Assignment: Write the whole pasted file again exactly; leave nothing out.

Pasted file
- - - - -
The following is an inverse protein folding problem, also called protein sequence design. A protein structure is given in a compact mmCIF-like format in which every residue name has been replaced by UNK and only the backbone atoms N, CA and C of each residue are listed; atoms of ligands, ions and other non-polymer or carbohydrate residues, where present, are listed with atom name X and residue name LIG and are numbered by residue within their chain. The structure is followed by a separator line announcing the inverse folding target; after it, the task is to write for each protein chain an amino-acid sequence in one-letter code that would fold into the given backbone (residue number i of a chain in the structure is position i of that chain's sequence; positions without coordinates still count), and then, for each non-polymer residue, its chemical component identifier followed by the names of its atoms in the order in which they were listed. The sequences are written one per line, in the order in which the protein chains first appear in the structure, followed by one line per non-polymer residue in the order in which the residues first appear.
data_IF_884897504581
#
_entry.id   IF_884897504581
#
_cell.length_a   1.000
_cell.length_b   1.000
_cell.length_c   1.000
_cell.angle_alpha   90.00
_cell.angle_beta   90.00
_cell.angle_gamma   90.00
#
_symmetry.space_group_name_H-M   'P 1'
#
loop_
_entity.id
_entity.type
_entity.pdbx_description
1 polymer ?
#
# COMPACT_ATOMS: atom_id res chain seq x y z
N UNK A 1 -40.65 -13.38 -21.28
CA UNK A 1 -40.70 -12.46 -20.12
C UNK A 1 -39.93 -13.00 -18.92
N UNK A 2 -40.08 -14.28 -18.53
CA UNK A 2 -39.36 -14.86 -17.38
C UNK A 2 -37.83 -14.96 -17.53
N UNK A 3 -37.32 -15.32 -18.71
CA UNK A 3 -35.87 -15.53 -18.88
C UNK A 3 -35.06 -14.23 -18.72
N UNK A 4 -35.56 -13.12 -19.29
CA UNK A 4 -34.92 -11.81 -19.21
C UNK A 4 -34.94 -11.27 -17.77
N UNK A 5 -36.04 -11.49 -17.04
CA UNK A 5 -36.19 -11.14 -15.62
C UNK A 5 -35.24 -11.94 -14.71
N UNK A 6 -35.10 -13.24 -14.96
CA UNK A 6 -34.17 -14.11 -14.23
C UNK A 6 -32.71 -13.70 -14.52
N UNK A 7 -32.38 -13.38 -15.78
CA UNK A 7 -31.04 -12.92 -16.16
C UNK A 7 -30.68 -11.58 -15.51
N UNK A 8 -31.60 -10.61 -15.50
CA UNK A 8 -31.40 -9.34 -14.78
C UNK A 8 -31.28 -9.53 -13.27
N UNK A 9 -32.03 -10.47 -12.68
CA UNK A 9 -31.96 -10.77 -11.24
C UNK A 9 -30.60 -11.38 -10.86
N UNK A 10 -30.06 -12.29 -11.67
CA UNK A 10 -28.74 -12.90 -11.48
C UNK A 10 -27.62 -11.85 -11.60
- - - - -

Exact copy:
The following is an inverse protein folding problem, also called protein sequence design. A protein structure is given in a compact mmCIF-like format in which every residue name has been replaced by UNK and only the backbone atoms N, CA and C of each residue are listed; atoms of ligands, ions and other non-polymer or carbohydrate residues, where present, are listed with atom name X and residue name LIG and are numbered by residue within their chain. The structure is followed by a separator line announcing the inverse folding target; after it, the task is to write for each protein chain an amino-acid sequence in one-letter code that would fold into the given backbone (residue number i of a chain in the structure is position i of that chain's sequence; positions without coordinates still count), and then, for each non-polymer residue, its chemical component identifier followed by the names of its atoms in the order in which they were listed. The sequences are written one per line, in the order in which the protein chains first appear in the structure, followed by one line per non-polymer residue in the order in which the residues first appear.
data_IF_884897504581
#
_entry.id   IF_884897504581
#
_cell.length_a   1.000
_cell.length_b   1.000
_cell.length_c   1.000
_cell.angle_alpha   90.00
_cell.angle_beta   90.00
_cell.angle_gamma   90.00
#
_symmetry.space_group_name_H-M   'P 1'
#
loop_
_entity.id
_entity.type
_entity.pdbx_description
1 polymer ?
#
# COMPACT_ATOMS: atom_id res chain seq x y z
N UNK A 1 -40.65 -13.38 -21.28
CA UNK A 1 -40.70 -12.46 -20.12
C UNK A 1 -39.93 -13.00 -18.92
N UNK A 2 -40.08 -14.28 -18.53
CA UNK A 2 -39.36 -14.86 -17.38
C UNK A 2 -37.83 -14.96 -17.53
N UNK A 3 -37.32 -15.32 -18.71
CA UNK A 3 -35.87 -15.53 -18.88
C UNK A 3 -35.06 -14.23 -18.72
N UNK A 4 -35.56 -13.12 -19.29
CA UNK A 4 -34.92 -11.81 -19.21
C UNK A 4 -34.94 -11.27 -17.77
N UNK A 5 -36.04 -11.49 -17.04
CA UNK A 5 -36.19 -11.14 -15.62
C UNK A 5 -35.24 -11.94 -14.71
N UNK A 6 -35.10 -13.24 -14.96
CA UNK A 6 -34.17 -14.11 -14.23
C UNK A 6 -32.71 -13.70 -14.52
N UNK A 7 -32.38 -13.38 -15.78
CA UNK A 7 -31.04 -12.92 -16.16
C UNK A 7 -30.68 -11.58 -15.51
N UNK A 8 -31.60 -10.61 -15.50
CA UNK A 8 -31.40 -9.34 -14.78
C UNK A 8 -31.28 -9.53 -13.27
N UNK A 9 -32.03 -10.47 -12.68
CA UNK A 9 -31.96 -10.77 -11.24
C UNK A 9 -30.60 -11.38 -10.86
N UNK A 10 -30.06 -12.29 -11.67
CA UNK A 10 -28.74 -12.90 -11.48
C UNK A 10 -27.62 -11.85 -11.60